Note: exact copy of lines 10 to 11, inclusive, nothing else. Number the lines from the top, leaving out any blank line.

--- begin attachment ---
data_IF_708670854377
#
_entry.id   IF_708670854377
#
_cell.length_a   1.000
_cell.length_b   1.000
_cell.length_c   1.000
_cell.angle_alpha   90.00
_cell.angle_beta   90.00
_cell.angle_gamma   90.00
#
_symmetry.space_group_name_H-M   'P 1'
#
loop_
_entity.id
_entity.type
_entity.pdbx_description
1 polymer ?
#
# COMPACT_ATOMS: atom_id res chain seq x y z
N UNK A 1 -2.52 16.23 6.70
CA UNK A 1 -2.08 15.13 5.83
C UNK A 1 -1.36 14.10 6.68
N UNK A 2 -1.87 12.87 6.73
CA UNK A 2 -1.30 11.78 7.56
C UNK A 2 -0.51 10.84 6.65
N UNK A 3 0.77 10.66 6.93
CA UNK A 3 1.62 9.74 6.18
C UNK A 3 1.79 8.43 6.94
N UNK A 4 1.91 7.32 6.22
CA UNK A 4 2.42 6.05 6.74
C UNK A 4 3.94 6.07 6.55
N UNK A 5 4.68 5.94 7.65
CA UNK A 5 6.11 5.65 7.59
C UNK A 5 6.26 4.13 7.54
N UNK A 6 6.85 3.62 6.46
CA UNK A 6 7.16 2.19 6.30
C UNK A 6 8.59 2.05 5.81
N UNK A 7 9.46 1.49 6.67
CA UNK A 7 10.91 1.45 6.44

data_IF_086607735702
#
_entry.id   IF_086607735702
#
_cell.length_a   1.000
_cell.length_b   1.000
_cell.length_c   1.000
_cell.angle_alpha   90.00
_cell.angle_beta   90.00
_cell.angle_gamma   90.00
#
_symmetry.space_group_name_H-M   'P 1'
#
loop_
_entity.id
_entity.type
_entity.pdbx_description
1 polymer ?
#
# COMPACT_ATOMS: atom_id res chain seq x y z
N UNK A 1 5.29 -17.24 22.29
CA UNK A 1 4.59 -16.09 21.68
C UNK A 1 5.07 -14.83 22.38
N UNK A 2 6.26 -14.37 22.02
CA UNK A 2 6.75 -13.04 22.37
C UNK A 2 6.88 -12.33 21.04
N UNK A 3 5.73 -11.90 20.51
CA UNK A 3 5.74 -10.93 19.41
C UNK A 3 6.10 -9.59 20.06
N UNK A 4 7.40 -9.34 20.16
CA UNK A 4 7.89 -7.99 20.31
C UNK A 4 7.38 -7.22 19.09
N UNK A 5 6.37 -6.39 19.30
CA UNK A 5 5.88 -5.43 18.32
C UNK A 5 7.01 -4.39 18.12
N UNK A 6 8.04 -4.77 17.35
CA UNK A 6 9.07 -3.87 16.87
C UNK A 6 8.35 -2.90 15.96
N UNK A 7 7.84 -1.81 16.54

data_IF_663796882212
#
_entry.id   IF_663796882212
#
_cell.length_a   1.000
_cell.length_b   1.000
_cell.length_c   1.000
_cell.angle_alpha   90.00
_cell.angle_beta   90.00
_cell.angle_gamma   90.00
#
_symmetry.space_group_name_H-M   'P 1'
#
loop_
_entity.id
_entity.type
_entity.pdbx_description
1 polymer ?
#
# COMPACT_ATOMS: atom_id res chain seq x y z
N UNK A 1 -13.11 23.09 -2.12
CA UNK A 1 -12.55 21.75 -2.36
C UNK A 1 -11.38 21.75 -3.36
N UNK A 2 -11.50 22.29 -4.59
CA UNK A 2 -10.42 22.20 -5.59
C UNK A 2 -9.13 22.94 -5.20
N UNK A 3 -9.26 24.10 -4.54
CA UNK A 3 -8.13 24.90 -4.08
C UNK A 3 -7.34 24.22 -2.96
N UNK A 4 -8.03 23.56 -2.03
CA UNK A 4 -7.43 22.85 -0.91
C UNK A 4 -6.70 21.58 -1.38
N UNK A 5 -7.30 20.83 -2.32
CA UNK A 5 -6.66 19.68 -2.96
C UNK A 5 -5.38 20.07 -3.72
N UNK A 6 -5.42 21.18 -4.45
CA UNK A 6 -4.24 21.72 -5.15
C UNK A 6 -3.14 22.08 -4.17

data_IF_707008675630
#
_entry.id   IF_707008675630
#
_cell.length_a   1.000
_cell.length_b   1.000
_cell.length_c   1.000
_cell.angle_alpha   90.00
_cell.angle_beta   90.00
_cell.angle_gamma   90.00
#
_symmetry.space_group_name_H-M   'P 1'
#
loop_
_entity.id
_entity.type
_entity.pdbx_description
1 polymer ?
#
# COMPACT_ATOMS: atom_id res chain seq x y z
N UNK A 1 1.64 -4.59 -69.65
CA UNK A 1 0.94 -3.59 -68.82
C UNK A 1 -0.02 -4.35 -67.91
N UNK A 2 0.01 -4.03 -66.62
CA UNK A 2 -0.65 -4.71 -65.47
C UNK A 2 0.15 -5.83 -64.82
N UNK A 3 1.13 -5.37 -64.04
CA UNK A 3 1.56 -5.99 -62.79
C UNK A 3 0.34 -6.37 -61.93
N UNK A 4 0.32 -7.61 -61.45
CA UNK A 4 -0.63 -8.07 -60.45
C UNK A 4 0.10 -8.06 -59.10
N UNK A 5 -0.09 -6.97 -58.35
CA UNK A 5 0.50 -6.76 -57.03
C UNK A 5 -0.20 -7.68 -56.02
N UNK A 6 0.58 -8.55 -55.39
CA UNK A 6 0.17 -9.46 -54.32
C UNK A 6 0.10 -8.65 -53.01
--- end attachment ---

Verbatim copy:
_cell.angle_gamma   90.00
#